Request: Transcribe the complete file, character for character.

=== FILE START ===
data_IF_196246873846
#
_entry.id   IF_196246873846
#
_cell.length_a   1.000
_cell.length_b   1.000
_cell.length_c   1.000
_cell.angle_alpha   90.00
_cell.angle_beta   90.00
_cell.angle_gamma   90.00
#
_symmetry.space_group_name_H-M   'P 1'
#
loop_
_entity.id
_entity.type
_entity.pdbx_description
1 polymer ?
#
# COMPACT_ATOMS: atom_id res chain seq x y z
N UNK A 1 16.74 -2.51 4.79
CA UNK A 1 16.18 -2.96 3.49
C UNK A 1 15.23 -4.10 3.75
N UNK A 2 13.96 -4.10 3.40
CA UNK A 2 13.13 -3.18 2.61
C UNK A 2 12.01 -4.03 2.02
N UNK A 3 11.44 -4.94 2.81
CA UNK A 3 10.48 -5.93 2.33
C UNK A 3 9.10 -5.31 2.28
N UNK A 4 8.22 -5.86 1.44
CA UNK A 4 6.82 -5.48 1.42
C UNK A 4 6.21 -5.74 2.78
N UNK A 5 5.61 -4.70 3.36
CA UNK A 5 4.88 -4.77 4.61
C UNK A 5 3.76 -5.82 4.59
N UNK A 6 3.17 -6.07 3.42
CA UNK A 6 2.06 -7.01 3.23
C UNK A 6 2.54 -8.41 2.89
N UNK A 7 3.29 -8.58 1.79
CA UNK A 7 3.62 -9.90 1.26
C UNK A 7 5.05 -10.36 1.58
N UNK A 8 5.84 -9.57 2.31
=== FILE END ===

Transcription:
data_IF_196246873846
#
_entry.id   IF_196246873846
#
_cell.length_a   1.000
_cell.length_b   1.000
_cell.length_c   1.000
_cell.angle_alpha   90.00
_cell.angle_beta   90.00
_cell.angle_gamma   90.00
#
_symmetry.space_group_name_H-M   'P 1'
#
loop_
_entity.id
_entity.type
_entity.pdbx_description
1 polymer ?
#
# COMPACT_ATOMS: atom_id res chain seq x y z
N UNK A 1 16.74 -2.51 4.79
CA UNK A 1 16.18 -2.96 3.49
C UNK A 1 15.23 -4.10 3.75
N UNK A 2 13.96 -4.10 3.40
CA UNK A 2 13.13 -3.18 2.61
C UNK A 2 12.01 -4.03 2.02
N UNK A 3 11.44 -4.94 2.81
CA UNK A 3 10.48 -5.93 2.33
C UNK A 3 9.10 -5.31 2.28
N UNK A 4 8.22 -5.86 1.44
CA UNK A 4 6.82 -5.48 1.42
C UNK A 4 6.21 -5.74 2.78
N UNK A 5 5.61 -4.70 3.36
CA UNK A 5 4.88 -4.77 4.61
C UNK A 5 3.76 -5.82 4.59
N UNK A 6 3.17 -6.07 3.42
CA UNK A 6 2.06 -7.01 3.23
C UNK A 6 2.54 -8.41 2.89
N UNK A 7 3.29 -8.58 1.79
CA UNK A 7 3.62 -9.90 1.26
C UNK A 7 5.05 -10.36 1.58
N UNK A 8 5.84 -9.57 2.31